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Will Restaurant Grades Change Where New Yorkers Dine?

Thursday, July 15, 2010

Restaurant owners are bracing themselves for a new food safety grading system starting later this month. Diners will soon see an 8 x 12 inch blue "A," green "B," or yellow "C" letter posted at the entrance of every restaurant and bar in all five boroughs of New York City--nearly 24,000 locations in total.

But most New Yorkers are only just hearing about the new grading system now, and are wondering what, for example, a "B" means when it comes to restaurant cleanliness and sanitary conditions.

WNYC's Jim Colgan, the digital editor for "The Takeaway," went to midtown Manhattan's Restaurant Row one Saturday evening to ask New Yorkers if the grades, or perhaps health inspection reports, will change where they eat. Hear their reactions by clicking above, or have a crack at answering WNYC's question of the day:  

Would you prefer to see a restaurant grade posted in city restaurants, or see the actual restaurant health inspection report?

 

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Comments [4]

Collins

I agree with Dennis. Los Angeles County has been using a similar system for 12 years now and they have concluded that the implementation of an ABC grading system has caused a significant reduction of food-borne-illnesses that cause hospitalization. Even better, the level of restaurant sanitation in Los Angeles has dramatically improved as restaurant owners seek to have cleaner restaurants to attract more patrons. Those restaurants with an A grade have increased their revenue, while C-grade restaurants have either cleaned up their establishments or closed – a win either way for the consumer.

Jul. 19 2010 04:24 PM
Collins

I agree with Dennis. Los Angeles County has been using a similar system for 12 years now and they have concluded that the implementation of an ABC grading system has caused a significant reduction of food-borne-illnesses that cause hospitalization. Even better, the level of restaurant sanitation in Los Angeles has dramatically improved as restaurant owners seek to have cleaner restaurants to attract more patrons. Those restaurants with an A grade have increased their revenue, while C-grade restaurants have either cleaned up their establishments or closed – a win either way for the consumer.

Jul. 19 2010 04:24 PM
Harry from Clinton Hill, Brooklyn

Setting up a public rating system is all well and good **IF** it is fairly determined. Alas, the effort I recall by the Health Department to publicize restaurant ratings did nothing but fuel massive corruption.

About 30 years ago, the Health Department decided to release detailed reports on every restaurant that failed a third routine examination. Among other outlets, these reports appeared regularly in the Sunday NY TIMES, in a feature popularly known as the "Dirty Restaurant Column.".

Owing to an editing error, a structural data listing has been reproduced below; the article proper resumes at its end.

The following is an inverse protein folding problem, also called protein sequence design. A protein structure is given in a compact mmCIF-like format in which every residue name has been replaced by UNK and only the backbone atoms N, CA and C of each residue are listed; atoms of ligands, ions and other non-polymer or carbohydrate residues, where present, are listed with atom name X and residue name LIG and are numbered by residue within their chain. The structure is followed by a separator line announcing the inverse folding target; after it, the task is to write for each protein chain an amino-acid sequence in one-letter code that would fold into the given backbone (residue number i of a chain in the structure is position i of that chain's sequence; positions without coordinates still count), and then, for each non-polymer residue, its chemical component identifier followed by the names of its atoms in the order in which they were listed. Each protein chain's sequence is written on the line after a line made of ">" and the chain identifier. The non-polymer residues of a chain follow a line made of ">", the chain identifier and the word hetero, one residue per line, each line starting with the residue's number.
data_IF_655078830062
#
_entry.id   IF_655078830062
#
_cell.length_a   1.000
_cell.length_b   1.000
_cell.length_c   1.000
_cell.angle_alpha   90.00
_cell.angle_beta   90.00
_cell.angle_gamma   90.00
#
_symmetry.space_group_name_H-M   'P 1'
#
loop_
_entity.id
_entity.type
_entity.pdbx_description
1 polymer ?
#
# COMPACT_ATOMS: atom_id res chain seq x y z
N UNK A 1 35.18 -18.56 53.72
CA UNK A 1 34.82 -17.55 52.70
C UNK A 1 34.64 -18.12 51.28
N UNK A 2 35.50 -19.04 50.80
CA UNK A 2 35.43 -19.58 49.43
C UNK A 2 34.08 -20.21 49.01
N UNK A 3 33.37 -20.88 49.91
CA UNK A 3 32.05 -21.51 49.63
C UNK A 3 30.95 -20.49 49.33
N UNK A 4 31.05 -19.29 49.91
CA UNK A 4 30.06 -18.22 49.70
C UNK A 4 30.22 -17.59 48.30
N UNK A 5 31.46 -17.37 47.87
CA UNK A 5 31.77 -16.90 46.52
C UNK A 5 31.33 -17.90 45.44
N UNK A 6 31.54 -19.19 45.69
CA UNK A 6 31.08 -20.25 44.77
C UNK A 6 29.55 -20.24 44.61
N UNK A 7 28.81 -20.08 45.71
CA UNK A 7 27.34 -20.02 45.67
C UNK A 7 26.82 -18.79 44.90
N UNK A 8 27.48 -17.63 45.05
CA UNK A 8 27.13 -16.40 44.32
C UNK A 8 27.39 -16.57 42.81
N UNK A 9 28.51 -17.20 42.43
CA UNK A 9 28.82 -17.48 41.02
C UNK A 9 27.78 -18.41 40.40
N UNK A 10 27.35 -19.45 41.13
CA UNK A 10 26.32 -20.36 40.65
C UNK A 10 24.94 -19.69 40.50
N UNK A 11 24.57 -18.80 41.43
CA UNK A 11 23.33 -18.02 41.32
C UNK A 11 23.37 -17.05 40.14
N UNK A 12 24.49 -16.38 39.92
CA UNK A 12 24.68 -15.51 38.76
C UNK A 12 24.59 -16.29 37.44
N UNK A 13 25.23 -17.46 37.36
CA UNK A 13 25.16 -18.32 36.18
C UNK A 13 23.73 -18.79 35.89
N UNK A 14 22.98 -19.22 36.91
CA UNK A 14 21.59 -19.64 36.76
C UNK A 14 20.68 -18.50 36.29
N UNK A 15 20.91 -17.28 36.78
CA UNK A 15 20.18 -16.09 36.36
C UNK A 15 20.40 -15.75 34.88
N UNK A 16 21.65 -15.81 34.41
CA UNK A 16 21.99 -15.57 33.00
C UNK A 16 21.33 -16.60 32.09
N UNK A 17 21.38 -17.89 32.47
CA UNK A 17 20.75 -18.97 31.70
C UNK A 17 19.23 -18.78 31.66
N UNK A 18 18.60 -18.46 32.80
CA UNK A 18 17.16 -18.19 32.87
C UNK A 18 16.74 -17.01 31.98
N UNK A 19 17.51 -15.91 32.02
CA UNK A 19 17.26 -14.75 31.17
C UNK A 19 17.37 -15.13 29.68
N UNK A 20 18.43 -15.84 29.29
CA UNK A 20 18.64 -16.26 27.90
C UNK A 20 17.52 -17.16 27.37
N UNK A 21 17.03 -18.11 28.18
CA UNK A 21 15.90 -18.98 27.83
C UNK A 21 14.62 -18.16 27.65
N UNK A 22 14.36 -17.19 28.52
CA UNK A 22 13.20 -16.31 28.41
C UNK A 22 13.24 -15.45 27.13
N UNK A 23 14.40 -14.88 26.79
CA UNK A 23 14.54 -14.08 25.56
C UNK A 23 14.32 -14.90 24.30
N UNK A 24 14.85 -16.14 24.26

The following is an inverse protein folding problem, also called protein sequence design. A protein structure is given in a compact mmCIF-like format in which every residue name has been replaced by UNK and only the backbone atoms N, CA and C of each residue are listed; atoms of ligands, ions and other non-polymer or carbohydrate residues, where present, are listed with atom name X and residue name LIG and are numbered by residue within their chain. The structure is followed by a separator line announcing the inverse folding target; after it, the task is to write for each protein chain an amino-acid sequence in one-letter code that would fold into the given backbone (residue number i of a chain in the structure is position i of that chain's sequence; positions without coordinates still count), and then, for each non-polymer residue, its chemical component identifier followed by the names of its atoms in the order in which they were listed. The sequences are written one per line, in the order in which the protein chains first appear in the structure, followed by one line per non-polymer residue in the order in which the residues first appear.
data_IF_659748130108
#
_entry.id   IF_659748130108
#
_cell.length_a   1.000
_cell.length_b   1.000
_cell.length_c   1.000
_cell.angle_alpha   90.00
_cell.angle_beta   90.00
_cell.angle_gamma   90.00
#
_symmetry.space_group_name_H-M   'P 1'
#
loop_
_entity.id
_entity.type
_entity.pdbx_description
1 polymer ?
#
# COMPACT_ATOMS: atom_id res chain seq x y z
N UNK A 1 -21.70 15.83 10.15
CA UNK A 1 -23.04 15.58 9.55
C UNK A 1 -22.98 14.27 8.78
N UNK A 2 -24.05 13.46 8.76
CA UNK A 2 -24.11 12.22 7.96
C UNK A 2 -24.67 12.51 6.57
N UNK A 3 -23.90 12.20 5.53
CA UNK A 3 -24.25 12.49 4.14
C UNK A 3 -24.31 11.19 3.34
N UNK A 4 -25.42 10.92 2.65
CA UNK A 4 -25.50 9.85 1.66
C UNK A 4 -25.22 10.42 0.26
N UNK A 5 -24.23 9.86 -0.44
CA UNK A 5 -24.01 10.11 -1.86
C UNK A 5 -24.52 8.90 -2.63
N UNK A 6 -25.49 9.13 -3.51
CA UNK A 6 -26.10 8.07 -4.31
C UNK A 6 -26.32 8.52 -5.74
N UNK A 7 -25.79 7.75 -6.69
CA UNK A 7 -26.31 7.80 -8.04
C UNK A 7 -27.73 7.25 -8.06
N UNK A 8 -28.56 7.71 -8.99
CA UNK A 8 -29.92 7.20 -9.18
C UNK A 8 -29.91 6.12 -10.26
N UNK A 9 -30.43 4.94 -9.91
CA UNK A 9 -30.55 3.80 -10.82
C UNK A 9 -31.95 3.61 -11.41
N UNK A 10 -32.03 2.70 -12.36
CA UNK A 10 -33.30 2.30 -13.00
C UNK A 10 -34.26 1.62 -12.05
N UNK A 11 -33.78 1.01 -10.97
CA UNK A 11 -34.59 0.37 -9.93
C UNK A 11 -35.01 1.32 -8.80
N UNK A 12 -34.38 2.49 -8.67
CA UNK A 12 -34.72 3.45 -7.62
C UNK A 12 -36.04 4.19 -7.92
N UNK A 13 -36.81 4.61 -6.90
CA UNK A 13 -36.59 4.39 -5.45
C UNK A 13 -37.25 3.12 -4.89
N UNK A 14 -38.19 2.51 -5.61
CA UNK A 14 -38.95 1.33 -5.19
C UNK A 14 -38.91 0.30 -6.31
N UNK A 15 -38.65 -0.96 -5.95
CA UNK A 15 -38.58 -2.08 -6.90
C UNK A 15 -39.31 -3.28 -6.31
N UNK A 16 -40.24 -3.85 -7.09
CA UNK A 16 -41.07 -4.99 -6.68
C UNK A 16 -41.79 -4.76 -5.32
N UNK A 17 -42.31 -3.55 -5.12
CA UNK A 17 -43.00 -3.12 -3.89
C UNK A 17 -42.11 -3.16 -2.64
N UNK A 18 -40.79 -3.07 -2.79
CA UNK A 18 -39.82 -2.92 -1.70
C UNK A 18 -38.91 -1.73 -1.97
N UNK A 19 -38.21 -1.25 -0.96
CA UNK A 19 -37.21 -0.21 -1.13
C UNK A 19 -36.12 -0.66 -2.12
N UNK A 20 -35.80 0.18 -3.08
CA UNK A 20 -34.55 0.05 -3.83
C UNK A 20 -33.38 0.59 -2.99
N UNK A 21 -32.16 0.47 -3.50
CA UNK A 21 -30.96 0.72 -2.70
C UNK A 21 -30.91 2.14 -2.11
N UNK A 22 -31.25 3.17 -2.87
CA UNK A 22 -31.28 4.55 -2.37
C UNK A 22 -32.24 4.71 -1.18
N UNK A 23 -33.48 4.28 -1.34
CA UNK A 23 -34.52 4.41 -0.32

After a certain period of time, a pattern emerged. Restaurants that appeared marginal, at least to the casual diner who noticed the rats performing line dances in the men's toilet, missed the list or were cited for insufficient hand-washing signs. At the same time, prestigious, high-ticket eateries were slammed with long lists of often technical violations (a cooler 1 degree too warm, for instance).

In the fullness of time, we learned (from TIMES reporters who both saw and smelled a rat) that the dirty were made clean by bribes and the clean were made dirty by their refusal to pay bribes. The Health Department wound up firing most of its restaurant inspectors, some of whom went to jail, and adopting the policy of NOT publicizing its ratings.

I know that the overwhelming majority of city employees are dedicated to honest public service. But can the current cadre of health inspectors ALL resist the conspicuous temptation to extract a ... gratuity ... from eateries that earn $100, $200, $500 or more per cover? At the same time,the restaurant business -- especially at the low-price, cost-conscious end -- operates on a limited margin, and will not hesitate to cut corners.

The grading plan is a good idea, in the abstract, but likely to prove disastrous in New York -- which has been governed, for the past four centuries, by the question, "How much money is in it for me?"

So let's see what results, and look to improve what emerges.

Jul. 17 2010 01:28 AM
Dennis j Katz from 11105

It is high time that New York adopt this measure. It works in California. As a Navyman, I was stationed in san Diego and Long Beach in the 60s, I would have faced displinary action for eating for eating in a resturant, bar, etc. that did not have a
A class certificate.
Very truly yours
Dennis j Katz

Jul. 16 2010 09:17 AM

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